The first trial to investigate The Lightning Process® (LP) was published on 21 September in the Archives of Disease in Childhood. In this trial, the effectiveness of LP in addition to specialist medical care was compared to specialist medical care alone in children with mild or moderate chronic fatigue syndrome (also known as myalgic encephalomyelitis (CFS/ME)).
CFS or ME affects at least one per cent of secondary school children in the UK and is very disabling. Despite the number of young people affected by this debilitating condition there is limited evidence for how we should treat this condition in children. The National Institute for Health and Care Excellence (NICE) recommends three treatment approaches: cognitive behavioural therapy (CBT), graded exercise therapy (GET) or activity management, however, even with treatment, only about two thirds of children can be expected to recover at six months.
Around 250 children with CFS/ME use LP each year. The programme, developed from osteopathy, life coaching and neuro-linguistic programming, teaches techniques for using the brain to make changes to the body's level of health and cost £620 when the study was carried out. However, there have been no reported studies investigating its effectiveness, cost-effectiveness or possible side effects.
The randomized controlled SMILE (Specialist Medical Intervention and Lightning Evaluation) trial, led by researchers at the Bristol Medical School – Population Health Sciences, is the first study to investigate the effectiveness and cost-effectiveness of LP in addition to specialist medical care compared with specialist medical care alone.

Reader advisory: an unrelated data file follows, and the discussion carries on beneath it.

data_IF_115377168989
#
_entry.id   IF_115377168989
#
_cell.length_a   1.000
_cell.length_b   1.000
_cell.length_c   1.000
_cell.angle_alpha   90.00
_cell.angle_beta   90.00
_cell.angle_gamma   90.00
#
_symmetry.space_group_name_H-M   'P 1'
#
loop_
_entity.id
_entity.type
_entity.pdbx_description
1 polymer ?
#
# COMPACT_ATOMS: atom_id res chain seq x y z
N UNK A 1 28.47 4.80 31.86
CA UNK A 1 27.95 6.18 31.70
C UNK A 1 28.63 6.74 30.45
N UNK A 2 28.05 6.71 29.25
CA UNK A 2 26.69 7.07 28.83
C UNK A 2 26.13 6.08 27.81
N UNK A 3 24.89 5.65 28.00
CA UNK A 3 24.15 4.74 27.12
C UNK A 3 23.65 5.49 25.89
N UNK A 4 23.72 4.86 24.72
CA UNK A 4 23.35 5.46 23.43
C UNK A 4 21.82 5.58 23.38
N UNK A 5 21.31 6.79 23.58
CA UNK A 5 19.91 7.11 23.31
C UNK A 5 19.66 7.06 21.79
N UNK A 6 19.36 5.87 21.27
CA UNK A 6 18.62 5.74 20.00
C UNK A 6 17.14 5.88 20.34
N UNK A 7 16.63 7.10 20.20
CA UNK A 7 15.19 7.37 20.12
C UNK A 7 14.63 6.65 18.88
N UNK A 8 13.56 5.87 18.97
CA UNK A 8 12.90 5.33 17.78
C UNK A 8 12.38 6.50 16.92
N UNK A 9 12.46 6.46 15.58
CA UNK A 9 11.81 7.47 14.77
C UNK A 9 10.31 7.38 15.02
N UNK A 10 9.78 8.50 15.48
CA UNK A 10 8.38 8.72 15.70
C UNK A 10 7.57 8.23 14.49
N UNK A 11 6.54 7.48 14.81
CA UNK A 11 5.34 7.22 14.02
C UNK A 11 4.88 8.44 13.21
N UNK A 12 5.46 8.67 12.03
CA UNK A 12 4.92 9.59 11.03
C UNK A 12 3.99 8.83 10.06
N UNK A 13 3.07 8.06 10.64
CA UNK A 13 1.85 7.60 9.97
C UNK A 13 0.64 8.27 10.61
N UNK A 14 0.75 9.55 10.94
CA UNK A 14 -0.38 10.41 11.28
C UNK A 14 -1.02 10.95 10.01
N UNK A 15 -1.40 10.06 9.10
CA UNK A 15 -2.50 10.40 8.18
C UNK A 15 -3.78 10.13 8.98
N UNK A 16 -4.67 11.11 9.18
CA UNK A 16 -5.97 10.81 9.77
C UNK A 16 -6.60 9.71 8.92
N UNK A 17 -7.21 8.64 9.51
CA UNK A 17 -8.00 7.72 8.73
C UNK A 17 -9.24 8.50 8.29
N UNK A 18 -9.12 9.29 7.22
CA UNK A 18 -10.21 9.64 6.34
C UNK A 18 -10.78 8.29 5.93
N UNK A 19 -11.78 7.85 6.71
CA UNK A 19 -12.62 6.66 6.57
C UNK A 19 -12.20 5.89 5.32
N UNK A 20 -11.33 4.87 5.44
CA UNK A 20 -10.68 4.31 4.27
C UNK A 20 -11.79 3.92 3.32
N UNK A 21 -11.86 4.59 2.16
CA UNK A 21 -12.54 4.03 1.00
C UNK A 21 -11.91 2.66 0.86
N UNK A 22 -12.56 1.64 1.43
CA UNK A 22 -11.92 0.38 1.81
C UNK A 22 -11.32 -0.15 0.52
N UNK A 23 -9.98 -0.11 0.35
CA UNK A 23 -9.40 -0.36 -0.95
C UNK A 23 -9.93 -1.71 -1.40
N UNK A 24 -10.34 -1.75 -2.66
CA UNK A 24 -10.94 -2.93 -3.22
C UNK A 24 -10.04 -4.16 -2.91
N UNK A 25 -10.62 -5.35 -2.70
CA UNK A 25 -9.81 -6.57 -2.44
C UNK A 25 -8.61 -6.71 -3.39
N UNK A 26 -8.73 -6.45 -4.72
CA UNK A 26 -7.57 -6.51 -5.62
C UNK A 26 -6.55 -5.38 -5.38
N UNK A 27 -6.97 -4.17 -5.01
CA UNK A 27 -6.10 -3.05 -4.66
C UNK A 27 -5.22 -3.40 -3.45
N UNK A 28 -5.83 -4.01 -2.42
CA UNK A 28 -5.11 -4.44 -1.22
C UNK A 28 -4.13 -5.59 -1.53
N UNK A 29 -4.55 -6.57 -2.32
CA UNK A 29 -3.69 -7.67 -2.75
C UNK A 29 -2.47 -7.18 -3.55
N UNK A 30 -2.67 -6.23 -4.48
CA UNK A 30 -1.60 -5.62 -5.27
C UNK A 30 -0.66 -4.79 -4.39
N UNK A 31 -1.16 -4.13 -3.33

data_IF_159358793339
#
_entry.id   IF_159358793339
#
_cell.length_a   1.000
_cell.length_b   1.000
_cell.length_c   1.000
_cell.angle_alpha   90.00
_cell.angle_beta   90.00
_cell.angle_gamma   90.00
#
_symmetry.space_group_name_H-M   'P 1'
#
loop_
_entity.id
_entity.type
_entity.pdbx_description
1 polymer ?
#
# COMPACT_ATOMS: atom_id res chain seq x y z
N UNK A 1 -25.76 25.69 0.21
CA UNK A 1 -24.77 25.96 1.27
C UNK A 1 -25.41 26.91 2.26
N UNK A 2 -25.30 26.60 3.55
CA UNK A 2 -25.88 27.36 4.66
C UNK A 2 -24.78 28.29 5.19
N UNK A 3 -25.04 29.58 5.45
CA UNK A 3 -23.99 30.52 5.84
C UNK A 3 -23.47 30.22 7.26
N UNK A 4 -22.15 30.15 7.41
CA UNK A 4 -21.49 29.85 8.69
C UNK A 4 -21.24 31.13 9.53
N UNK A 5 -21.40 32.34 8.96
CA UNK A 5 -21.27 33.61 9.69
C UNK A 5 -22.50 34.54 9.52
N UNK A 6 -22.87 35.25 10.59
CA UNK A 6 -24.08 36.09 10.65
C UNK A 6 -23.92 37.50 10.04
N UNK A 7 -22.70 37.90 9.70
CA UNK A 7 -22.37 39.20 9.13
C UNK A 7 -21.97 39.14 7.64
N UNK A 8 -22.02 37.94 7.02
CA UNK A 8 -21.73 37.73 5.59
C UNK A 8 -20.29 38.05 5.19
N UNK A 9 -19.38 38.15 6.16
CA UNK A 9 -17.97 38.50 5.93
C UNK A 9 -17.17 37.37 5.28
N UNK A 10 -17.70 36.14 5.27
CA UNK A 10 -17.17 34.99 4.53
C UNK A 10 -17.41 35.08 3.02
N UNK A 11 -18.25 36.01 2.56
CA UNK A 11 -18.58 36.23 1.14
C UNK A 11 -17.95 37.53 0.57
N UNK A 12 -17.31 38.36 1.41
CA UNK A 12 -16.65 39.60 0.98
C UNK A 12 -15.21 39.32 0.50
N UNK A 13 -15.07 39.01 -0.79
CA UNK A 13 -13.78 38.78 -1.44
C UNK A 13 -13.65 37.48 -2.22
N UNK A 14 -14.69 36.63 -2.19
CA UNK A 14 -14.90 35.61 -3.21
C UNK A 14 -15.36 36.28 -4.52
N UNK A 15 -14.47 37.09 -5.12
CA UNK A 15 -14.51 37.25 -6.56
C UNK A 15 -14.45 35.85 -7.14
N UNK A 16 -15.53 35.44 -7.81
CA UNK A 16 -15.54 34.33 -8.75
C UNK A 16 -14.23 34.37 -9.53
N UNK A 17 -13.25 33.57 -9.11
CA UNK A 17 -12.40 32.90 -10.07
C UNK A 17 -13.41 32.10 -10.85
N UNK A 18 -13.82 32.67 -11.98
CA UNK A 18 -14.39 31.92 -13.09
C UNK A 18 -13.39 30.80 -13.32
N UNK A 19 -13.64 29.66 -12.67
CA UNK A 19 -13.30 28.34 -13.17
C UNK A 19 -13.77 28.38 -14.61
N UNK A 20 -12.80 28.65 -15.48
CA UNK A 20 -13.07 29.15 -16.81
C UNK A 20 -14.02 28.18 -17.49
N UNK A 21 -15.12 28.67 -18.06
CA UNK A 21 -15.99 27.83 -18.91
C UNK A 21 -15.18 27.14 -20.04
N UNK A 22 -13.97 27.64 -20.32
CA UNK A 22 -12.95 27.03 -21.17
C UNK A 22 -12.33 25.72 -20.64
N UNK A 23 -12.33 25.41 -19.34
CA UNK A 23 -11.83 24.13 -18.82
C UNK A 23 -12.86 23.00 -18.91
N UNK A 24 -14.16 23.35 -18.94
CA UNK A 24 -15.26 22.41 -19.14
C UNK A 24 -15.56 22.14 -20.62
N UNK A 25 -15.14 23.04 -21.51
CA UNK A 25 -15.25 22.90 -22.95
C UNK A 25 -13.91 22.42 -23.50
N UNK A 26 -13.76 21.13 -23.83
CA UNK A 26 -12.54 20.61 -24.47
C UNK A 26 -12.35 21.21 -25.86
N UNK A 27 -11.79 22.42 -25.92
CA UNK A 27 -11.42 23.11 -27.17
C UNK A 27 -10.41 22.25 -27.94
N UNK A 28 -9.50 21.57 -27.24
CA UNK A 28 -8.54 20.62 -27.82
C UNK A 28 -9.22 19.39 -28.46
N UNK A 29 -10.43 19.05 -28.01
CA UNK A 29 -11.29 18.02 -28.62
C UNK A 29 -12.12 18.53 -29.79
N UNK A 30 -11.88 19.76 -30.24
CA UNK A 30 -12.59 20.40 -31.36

The trial recruited 100 eligible participants aged 12-to 18-years with a diagnosis of mild or moderate CFS/ME. Patients were allocated at random to either specialist medical care, or specialist medical care plus LP and were asked to read information about LP, attend three group sessions and receive follow-up phone calls with an LP practitioner. All participants were asked to complete questionnaires at regular intervals on levels of physical function, fatigue, pain, anxiety and school attendance.
After carrying out statistical and cost analyses, the team report that participants in the group allocated with LP in addition to specialist medical care had improved physical function at six months which improved further at 12 months. Fatigue and anxiety were reduced at six and 12 months when depression was also reduced. School attendance had also improved at 12 months.
The study's findings indicate that LP offered in addition to specialist medical care is effective and probably cost effective for children and young people who have been diagnosed with mild/moderate CFS/ME.
"I was surprised that the LP provided additional benefit to specialist medical care. This is an important study as it provides another treatment approach that some children may find helpful. Ultimately, our aim is to find the most effective treatments that can help improve the debilitating symptoms of CFS or ME in children.
"However, while these results are promising, further research is needed to establish which aspects of the LP are helpful and whether it is an effective treatment on its own and whether it could be used to help more severely affected patients. Many children and families in our service did not want to have LP and therefore, this approach is not for everybody so we must continue to investigate other treatment approaches."
'Clinical and cost-effectiveness of the Lightning Process in addition to Specialist Medical Care for pediatric Chronic Fatigue Syndrome: randomized controlled trial' by Esther Crawley et al in Archives of Disease in Childhood